Patient care and the NHS face ‘severe consequences’ unless those negotiating Brexit can agree on preserving cross-border health arrangements.
As part of its latest briefing paper on the implications Brexit holds for healthcare, the association has published its recommendations for the UK and EU in the latest round of negotiations.
The Impact of Leaving the EU on Patients warns that exiting the EU has the potential to ‘significantly affect’ patient care for UK and EU citizens, as well as doctors and other health professionals, medical research and public health.
Among its recommendations are that Westminster provides permanent residency rights to all EU doctors and medical academics in the UK, and for both sides to retain mutual recognition of medical qualifications and patient access to care.
It further adds that any future Brexit deal should see the UK maintain its participation in European Medicines Agency assessments to prevent delays in new medicines being released, and for the UK and EU to continue sharing information through the ECDC (European Centre for Disease Prevention and Control).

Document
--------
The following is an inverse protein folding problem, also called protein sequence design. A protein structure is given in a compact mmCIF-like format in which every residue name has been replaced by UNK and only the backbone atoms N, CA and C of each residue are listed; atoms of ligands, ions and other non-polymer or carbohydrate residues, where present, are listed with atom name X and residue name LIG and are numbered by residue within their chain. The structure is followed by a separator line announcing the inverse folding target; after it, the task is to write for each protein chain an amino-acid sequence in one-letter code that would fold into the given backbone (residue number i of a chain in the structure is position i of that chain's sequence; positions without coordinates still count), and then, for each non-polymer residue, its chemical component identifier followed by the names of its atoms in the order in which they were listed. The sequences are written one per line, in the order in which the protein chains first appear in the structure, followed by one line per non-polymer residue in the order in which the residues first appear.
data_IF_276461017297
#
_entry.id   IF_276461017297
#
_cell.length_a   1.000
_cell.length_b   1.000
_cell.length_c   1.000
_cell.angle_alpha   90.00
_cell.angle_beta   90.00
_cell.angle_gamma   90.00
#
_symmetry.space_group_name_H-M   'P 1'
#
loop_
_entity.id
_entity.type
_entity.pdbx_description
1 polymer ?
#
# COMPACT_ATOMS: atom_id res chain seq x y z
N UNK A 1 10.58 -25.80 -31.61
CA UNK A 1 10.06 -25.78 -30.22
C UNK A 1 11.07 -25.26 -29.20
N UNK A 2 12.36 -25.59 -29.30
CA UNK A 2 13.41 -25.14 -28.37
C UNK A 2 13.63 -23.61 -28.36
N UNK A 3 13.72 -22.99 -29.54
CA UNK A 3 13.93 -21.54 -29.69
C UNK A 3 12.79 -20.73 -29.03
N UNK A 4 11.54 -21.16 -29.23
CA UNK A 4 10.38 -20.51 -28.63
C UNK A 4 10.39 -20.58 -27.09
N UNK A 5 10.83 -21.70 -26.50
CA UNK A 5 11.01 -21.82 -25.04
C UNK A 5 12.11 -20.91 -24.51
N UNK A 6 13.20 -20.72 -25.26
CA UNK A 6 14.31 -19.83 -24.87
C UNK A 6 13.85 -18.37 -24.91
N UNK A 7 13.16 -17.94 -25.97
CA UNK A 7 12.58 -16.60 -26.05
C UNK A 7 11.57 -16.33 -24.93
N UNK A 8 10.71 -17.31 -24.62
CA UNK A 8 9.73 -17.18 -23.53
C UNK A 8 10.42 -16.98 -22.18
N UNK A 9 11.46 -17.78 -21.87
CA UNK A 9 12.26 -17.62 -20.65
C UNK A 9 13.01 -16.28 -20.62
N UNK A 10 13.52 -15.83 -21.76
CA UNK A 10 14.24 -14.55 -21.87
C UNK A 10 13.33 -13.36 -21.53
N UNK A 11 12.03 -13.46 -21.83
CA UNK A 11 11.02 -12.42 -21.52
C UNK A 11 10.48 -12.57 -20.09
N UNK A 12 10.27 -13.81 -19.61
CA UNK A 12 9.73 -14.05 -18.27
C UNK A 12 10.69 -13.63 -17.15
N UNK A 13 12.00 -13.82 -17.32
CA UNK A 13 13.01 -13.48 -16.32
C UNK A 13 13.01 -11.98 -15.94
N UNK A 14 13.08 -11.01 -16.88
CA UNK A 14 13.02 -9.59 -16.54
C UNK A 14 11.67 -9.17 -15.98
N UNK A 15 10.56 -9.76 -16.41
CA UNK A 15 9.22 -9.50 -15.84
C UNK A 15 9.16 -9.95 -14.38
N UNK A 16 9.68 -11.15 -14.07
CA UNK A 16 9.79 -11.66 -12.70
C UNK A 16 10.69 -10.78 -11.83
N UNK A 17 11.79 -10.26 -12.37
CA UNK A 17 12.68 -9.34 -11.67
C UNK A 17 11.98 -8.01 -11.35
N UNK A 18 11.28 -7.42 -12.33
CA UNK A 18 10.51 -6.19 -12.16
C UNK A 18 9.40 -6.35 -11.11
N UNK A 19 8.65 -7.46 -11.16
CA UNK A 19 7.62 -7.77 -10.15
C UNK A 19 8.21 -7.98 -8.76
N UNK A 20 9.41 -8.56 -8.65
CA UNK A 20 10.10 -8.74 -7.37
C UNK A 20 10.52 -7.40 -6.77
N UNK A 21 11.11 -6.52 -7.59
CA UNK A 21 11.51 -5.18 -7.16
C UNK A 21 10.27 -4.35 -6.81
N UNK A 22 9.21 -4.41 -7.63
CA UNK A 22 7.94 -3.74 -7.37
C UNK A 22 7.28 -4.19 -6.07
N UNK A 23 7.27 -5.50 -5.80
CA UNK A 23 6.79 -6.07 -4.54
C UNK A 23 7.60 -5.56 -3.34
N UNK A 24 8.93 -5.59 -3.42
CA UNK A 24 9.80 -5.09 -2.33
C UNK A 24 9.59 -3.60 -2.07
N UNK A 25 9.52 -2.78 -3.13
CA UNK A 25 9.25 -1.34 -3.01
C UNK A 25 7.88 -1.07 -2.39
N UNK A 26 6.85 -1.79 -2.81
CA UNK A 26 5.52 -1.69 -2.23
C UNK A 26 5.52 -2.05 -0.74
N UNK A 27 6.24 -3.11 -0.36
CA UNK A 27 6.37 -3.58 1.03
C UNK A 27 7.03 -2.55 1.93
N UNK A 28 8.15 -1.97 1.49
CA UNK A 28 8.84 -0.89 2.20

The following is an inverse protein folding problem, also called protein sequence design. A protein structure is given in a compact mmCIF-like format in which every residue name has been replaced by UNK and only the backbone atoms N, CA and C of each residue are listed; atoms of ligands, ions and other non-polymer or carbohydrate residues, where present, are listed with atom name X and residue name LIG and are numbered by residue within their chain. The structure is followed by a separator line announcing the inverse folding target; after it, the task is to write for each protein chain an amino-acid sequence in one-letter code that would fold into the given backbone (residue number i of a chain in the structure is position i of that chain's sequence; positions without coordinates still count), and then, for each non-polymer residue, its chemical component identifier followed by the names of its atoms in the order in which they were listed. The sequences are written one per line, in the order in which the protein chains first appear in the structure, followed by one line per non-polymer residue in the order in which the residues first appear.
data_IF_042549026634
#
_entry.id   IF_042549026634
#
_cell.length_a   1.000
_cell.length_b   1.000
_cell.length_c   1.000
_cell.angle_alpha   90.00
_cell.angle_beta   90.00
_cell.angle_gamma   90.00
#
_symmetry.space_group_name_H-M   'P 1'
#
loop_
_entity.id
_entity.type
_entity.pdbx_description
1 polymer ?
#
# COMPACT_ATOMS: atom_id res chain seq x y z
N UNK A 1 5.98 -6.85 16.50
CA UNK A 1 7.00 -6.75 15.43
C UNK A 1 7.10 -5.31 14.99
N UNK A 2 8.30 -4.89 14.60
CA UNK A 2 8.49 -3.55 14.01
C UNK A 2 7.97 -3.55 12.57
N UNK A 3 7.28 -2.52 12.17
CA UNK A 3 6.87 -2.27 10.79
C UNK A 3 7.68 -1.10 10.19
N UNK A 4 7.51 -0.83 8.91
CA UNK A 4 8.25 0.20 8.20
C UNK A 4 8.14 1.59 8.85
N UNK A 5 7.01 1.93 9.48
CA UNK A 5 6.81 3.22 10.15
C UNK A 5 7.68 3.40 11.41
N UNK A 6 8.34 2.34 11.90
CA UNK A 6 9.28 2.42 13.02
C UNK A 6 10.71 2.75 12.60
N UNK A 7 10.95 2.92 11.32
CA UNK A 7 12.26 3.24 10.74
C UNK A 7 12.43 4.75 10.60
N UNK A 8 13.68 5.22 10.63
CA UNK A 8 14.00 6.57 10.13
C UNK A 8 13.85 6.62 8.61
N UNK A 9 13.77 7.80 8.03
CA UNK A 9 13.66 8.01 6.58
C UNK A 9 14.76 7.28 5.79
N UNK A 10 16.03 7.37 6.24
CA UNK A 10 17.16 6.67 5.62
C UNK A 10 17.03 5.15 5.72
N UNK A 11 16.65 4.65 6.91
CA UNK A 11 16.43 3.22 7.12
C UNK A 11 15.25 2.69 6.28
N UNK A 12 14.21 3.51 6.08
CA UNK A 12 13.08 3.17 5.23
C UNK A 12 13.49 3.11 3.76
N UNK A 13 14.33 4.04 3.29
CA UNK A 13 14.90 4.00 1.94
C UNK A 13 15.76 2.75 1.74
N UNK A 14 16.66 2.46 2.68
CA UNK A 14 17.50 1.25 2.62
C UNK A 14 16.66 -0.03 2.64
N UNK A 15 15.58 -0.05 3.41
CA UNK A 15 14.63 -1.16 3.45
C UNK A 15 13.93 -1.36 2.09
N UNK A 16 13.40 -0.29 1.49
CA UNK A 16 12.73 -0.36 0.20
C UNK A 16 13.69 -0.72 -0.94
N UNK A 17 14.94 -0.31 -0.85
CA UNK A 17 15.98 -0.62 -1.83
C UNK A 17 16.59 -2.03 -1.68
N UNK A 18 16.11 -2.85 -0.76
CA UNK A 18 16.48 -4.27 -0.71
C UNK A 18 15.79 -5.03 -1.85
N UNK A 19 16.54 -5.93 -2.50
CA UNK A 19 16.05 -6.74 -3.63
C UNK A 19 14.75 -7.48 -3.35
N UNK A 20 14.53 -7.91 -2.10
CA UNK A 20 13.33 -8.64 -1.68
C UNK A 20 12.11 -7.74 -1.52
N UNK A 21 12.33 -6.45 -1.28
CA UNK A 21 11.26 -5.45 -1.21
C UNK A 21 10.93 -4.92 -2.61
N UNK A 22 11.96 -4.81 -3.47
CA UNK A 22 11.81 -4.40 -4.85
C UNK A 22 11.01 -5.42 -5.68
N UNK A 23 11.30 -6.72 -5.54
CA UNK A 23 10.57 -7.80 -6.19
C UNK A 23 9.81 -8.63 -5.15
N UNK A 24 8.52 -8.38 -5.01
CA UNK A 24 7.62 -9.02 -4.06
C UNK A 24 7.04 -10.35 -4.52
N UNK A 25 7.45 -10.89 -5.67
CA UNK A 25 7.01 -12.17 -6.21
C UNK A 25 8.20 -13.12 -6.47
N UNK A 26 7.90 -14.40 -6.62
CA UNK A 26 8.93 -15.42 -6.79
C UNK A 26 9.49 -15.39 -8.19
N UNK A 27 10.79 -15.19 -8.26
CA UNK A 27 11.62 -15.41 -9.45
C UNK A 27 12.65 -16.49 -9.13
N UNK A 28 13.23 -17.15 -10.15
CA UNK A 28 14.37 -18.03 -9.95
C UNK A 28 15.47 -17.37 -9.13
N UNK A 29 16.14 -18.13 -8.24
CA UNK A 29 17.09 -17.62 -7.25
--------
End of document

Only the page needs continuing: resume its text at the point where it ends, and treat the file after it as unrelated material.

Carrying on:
It states: ‘Patients in the UK are currently treated and cared for by a health and social care workforce that has many overseas doctors, carers and nurses, including from other countries in the EU.
‘The UK health system also has important collaborations, safeguards and agreements with the EU that support patient care, such as the cross-border recognition of medical qualifications, the diagnosis and treatment of patients with rare diseases and cancer, and patients’ ability to access healthcare elsewhere in Europe at no, or reduced, cost.
‘It is vital that the UK Government’s negotiations with the EU prioritise the ability for the UK and EU to continue to work closely across these areas and that measures are put in place that provide stability to essential health services, patients, and the workforce when the UK leaves the EU in March 2019.
‘Otherwise, the potential impacts of Brexit could have severe consequences for patients, healthcare professionals and the NHS more widely.’
The briefing outlines how continued close alignment on matters relating to health stand to benefit patients in the UK and EU.
For the UK this includes continuity of care for UK citizens living in or visiting the EU, continuing access to ECDC’s emergency preparedness systems and, in Northern Ireland, continued cross-border collaboration.
Continued cooperation would also mean the EU being able to access UK-led clinical trials and data on infectious diseases, as well as ensuring that European pharmaceutical companies remain able to access the UK and distribute UK-made medicines in the EU.
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